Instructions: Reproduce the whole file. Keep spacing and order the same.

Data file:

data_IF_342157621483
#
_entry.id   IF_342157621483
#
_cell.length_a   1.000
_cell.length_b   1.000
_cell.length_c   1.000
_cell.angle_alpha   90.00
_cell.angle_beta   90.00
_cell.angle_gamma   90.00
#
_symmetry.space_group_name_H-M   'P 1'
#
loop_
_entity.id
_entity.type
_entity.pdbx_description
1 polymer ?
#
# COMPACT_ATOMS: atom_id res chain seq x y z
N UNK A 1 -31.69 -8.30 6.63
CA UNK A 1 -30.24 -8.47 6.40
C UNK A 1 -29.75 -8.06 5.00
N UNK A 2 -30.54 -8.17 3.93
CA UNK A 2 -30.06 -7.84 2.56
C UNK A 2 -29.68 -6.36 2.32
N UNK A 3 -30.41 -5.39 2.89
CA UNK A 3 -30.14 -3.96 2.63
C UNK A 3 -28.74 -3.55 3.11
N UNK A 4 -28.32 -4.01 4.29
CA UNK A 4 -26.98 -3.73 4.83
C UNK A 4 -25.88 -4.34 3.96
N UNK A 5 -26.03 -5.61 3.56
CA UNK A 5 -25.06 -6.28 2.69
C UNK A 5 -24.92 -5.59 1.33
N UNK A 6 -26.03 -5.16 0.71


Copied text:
data_IF_342157621483
#
_entry.id   IF_342157621483
#
_cell.length_a   1.000
_cell.length_b   1.000
_cell.length_c   1.000
_cell.angle_alpha   90.00
_cell.angle_beta   90.00
_cell.angle_gamma   90.00
#
_symmetry.space_group_name_H-M   'P 1'
#
loop_
_entity.id
_entity.type
_entity.pdbx_description
1 polymer ?
#
# COMPACT_ATOMS: atom_id res chain seq x y z
N UNK A 1 -31.69 -8.30 6.63
CA UNK A 1 -30.24 -8.47 6.40
C UNK A 1 -29.75 -8.06 5.00
N UNK A 2 -30.54 -8.17 3.93
CA UNK A 2 -30.06 -7.84 2.56
C UNK A 2 -29.68 -6.36 2.32
N UNK A 3 -30.41 -5.39 2.89
CA UNK A 3 -30.14 -3.96 2.63
C UNK A 3 -28.74 -3.55 3.11
N UNK A 4 -28.32 -4.01 4.29
CA UNK A 4 -26.98 -3.73 4.83
C UNK A 4 -25.88 -4.34 3.96
N UNK A 5 -26.03 -5.61 3.56
CA UNK A 5 -25.06 -6.28 2.69
C UNK A 5 -24.92 -5.59 1.33
N UNK A 6 -26.03 -5.16 0.71